Many thanks to ace drummer Nic France for a great session in which we covered:
“Mannenberg” by Abdullah Ibrahim
“Another Star” by Stevie Wonder
“Deluge” by Wayne Shorter
As a warm up, Nic treated us to the gentle composition “Mannenburg” taught to us by ear through the use of the Melodica that he usually brings along. This is a simple melody over a simple four chord vamp.
The tune “Another Star”, familiar to many members of the co-op, didn’t provide too many issues and everyone enjoyed playing over it.
The great Wayne Shorter penned “Deluge” was played after the break. This is a tricky composition containing lots of #11 chords and apparent shifts in key that obviously created some issues with the co-op.
Many thanks to Frank Griffith for a challenging session in which we covered:
“2-5-1’s in 6 (more) keys” by Frank Griffith
“Road Song” by Wes Montgomery
“Holland Park” by Frank Griffith
In a well attended session, Frank gave us a little warm up exercise consisting of a series of six ii-V-I’s descending in fifths; we all took two solo’s over the form. This was a little more tricky than perhaps it should be (for me anyway), and this has been added to my practice routine.
The excellent “Road Song” was given a run through with the A section being taken relatively straight and the bridge being taken as swing. This was more comfortable territory for most attendees.
The last tune of the session “Holland Park” was a great composition in 3/4 penned by Frank himself that consisted of a modal section followed by a trickier chordal one.
During the course of the session Frank noted that a lot of us were taking solos using as many notes as possible, whereas we might be better off taking a simple idea of say a triad and playing with that.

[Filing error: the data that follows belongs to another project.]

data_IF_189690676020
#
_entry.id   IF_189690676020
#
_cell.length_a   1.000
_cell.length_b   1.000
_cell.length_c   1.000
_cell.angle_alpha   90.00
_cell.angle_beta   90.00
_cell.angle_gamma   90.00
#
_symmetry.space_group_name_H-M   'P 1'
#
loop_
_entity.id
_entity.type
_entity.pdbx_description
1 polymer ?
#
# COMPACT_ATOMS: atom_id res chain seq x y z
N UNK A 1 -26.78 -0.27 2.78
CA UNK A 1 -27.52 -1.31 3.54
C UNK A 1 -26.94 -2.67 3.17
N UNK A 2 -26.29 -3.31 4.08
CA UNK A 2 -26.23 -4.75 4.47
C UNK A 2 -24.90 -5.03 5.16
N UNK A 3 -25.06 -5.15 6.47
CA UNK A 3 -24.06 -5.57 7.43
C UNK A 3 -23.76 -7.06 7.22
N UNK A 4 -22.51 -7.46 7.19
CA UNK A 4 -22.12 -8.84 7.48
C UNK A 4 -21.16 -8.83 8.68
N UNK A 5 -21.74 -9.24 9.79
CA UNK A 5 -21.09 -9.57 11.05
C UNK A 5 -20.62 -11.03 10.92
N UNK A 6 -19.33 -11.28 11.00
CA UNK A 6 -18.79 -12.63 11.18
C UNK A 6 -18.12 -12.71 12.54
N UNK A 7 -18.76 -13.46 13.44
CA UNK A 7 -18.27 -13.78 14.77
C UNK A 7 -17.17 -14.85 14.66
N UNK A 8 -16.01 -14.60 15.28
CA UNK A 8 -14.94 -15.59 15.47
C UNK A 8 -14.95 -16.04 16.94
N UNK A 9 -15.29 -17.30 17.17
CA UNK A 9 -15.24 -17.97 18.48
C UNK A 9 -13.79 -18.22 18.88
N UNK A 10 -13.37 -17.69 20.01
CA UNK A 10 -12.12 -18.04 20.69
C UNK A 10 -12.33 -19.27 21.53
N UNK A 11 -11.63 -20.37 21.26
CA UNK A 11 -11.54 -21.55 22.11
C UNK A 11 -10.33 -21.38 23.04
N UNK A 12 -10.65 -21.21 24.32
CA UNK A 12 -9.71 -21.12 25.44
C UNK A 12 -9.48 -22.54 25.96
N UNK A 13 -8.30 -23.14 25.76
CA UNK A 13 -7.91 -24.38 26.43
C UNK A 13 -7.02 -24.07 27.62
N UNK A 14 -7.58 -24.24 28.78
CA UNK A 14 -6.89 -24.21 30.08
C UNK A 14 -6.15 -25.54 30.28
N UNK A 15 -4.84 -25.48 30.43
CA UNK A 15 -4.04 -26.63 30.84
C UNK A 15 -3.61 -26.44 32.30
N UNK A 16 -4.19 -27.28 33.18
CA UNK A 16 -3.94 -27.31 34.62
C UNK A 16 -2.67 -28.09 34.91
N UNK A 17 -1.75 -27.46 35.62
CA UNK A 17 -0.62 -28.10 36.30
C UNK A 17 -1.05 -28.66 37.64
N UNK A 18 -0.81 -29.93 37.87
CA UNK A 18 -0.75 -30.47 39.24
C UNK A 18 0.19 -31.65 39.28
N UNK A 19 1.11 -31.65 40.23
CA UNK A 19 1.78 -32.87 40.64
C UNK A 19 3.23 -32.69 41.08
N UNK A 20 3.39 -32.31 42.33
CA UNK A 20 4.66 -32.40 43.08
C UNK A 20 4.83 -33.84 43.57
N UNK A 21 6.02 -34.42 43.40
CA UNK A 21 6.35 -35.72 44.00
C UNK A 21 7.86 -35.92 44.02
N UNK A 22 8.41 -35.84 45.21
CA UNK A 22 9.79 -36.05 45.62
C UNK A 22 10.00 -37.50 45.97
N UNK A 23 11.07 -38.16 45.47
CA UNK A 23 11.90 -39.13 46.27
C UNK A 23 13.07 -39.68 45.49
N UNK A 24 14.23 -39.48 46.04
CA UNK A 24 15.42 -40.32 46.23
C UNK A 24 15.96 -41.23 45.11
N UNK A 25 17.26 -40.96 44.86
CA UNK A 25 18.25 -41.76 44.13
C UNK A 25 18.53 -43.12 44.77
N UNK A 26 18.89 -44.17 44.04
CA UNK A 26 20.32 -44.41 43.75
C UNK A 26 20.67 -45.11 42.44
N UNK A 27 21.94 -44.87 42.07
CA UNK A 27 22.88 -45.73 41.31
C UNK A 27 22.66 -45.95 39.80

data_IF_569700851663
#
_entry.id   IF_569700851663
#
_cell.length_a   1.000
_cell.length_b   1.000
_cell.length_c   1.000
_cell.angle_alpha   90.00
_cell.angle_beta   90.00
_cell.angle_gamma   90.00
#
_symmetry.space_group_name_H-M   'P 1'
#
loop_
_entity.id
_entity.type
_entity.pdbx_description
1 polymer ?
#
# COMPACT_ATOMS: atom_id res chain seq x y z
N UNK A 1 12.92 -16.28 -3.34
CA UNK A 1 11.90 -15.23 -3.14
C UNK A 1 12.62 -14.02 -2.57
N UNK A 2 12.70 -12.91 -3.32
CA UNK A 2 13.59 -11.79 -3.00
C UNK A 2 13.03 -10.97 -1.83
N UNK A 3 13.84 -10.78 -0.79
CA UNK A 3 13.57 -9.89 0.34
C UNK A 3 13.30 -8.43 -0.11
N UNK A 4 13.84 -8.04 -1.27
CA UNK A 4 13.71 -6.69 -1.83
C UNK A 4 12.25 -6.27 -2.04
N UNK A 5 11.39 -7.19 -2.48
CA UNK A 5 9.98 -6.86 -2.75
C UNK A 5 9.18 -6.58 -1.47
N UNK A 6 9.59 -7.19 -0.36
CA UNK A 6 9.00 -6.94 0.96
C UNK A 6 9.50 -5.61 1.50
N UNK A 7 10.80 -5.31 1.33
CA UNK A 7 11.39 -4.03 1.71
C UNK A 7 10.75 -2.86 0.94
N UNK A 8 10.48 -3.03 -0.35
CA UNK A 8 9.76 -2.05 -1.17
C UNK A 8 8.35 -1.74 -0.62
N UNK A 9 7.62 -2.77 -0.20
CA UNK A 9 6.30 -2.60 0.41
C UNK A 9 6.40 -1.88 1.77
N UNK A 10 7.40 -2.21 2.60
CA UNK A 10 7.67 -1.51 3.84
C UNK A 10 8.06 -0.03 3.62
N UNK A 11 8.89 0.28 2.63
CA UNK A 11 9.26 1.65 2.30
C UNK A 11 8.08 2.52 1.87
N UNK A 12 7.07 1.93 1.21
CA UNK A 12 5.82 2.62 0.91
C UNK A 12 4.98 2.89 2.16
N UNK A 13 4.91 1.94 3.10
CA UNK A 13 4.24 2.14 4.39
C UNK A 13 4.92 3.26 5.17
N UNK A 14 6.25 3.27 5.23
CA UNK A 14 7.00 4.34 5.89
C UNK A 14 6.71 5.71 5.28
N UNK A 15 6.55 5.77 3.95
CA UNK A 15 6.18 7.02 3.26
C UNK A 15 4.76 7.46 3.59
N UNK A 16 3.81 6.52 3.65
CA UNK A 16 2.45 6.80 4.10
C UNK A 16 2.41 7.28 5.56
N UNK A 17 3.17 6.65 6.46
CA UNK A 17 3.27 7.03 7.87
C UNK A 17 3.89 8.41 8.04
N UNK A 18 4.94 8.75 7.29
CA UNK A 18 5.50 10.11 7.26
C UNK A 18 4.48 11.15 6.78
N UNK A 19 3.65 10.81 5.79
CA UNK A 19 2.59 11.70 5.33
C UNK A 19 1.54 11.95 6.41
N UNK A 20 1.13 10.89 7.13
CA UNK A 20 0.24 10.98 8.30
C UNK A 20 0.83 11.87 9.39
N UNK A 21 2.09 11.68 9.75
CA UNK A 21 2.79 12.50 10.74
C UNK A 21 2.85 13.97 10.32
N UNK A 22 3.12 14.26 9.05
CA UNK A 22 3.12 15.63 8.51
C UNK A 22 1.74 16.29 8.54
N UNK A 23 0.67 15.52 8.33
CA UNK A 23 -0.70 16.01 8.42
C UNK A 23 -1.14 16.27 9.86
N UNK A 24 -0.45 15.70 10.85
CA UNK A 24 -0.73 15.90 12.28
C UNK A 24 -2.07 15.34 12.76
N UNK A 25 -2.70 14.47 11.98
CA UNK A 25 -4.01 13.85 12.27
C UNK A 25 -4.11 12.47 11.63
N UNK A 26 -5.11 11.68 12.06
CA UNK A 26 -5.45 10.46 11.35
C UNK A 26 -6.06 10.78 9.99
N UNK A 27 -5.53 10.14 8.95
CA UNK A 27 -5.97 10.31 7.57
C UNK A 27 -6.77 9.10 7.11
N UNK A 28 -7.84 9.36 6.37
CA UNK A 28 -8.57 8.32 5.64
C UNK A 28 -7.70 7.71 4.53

A first at the Cambridge Jazz Co-op was a “tap” solo from one of the attendees. Great stuff.
Thanks again to Frank for an entertaining session.
Many thanks to Paul Jayasinha for a challenging session in which he covered the following compositions:
“Vivo Sonhando (Dreamer)” by Antonio Carlos Jobim
“Tasty Pudding” by Al Cohn
Paul started by teaching the co-op a song (which turned out to be ” Vivo Sonhando”) by ear, starting with the melody taken phrase by phrase, finishing with the chords. This was an interesting exercise which everyone present managed to achieve, and we gave a nice relaxed performance of the song. Paul mentioned that rather than learn tunes as a sequence of chords, he learns them relative to the starting chord so that they are then easy to transpose. To prove the point, we tried relearning the tune in Bb, which again most of the members managed to achieve.
In the second part of the session, Paul took pity on us and gave us an actual lead sheet for “Tasty Pudding”. This was a fun swing tune with a middle section reminiscent of Rhythm changes. For this, the middle section was always taken as swing, bracketed with either Bossa or Cha-cha-cha rhythm.
As usual, Paul brought some authentic percussion along to accompany us when he isn’t playing some fantastic trumpet; this time it was some sort of idiophone made out of a very large dried fruit/gourd.
Many thanks to Derek Nash for coming to the Jazz Co-op despite his car suffering a flat tyre on the way. Whilst Derek was sorting that out, we got ourselves warmed up with:
“Yardbird Suite” by Charlie Parker
“Triste” by Antonio Carlos Jobim
As we were getting to the end of “Triste”, Derek arrived and took the last chorus with a barn storming solo. We then covered the following tunes:
“This Here”, sometimes known as “Dis Here” by Bobby Timmons
“Draggin’ on the Ground” by Derek Nash
The first tune is a 3/4 Blues-ish composition with a tricky-ish dominant 7 descending chromatic section in it. Derek pointed out that we should be able to play anything in any key, especially if you intend to accompany singers and gave us an example of his warm up routine where he takes a phrase and plays it in every key, dropping a semi-tone every time.
The importance of stagecraft was raised and we were reminded that in the end, our aim should be to engage and entertain an audience. This this end, we replayed “This Here” with only the rhythm section providing a grove, gradually getting louder, building excitement and then stopping abruptly to allow the opening phrase to be played by the horn section before rejoining for the rest of the tune.